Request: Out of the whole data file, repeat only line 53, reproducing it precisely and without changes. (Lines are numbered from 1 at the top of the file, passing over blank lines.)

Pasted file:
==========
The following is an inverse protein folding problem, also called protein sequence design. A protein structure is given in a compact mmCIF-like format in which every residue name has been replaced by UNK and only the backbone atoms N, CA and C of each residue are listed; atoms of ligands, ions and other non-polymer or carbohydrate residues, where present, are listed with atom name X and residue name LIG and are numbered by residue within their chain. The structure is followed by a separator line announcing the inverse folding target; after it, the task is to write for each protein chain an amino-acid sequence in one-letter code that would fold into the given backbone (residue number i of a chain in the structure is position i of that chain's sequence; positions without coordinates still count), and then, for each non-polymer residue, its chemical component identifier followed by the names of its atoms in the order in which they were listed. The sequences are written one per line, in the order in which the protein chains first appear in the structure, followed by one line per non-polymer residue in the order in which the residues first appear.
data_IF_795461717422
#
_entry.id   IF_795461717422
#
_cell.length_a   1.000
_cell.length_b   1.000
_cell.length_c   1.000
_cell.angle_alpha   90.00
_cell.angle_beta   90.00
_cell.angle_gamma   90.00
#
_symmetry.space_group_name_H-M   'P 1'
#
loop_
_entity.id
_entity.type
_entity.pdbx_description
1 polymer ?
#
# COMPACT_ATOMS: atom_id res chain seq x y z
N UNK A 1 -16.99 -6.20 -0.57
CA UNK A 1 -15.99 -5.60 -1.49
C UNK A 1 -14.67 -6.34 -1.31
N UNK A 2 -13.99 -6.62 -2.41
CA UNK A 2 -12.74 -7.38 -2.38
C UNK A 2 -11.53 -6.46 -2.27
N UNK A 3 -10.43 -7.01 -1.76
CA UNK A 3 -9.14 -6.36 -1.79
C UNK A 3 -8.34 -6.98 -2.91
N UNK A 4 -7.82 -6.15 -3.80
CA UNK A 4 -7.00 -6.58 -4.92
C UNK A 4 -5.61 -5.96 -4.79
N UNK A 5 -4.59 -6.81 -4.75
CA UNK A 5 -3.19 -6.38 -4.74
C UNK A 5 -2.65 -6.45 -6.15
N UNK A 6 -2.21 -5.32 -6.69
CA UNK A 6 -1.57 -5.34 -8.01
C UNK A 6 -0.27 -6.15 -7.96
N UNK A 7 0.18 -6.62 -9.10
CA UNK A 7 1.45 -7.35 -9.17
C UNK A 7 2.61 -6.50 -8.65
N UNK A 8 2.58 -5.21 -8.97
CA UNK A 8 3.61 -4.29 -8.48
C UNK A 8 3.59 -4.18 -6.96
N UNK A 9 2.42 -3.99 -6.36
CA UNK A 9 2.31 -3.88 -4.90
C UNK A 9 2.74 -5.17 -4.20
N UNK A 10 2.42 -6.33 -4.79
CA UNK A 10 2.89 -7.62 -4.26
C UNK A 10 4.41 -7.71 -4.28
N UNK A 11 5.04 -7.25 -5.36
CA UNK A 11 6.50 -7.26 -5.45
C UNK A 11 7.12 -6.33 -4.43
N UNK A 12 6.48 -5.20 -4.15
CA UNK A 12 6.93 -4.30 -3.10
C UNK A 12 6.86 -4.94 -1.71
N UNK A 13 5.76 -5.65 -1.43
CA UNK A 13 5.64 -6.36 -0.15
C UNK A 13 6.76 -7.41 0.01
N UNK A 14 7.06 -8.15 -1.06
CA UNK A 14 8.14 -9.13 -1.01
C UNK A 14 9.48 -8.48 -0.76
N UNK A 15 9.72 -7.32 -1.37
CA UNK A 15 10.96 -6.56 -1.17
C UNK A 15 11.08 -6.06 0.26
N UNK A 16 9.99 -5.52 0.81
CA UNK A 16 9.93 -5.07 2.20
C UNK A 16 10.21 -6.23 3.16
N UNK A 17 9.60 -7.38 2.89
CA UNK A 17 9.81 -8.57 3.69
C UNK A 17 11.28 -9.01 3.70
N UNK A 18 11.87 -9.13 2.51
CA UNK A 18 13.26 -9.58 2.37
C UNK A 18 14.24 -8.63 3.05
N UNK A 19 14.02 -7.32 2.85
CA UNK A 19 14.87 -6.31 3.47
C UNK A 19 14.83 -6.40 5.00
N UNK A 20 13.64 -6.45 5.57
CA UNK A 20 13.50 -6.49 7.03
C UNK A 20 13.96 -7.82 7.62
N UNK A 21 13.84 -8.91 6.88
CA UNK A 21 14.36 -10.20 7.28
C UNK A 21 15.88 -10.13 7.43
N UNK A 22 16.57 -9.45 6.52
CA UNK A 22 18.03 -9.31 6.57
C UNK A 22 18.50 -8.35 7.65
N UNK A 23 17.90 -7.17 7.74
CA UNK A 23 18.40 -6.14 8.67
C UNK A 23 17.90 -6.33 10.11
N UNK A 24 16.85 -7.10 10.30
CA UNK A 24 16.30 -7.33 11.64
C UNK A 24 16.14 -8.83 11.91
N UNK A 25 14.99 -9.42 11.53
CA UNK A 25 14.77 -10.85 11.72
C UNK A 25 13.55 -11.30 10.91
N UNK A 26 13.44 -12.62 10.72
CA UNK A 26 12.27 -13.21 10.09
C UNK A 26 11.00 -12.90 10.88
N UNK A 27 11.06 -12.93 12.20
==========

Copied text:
CA UNK A 11 6.50 -7.26 -5.45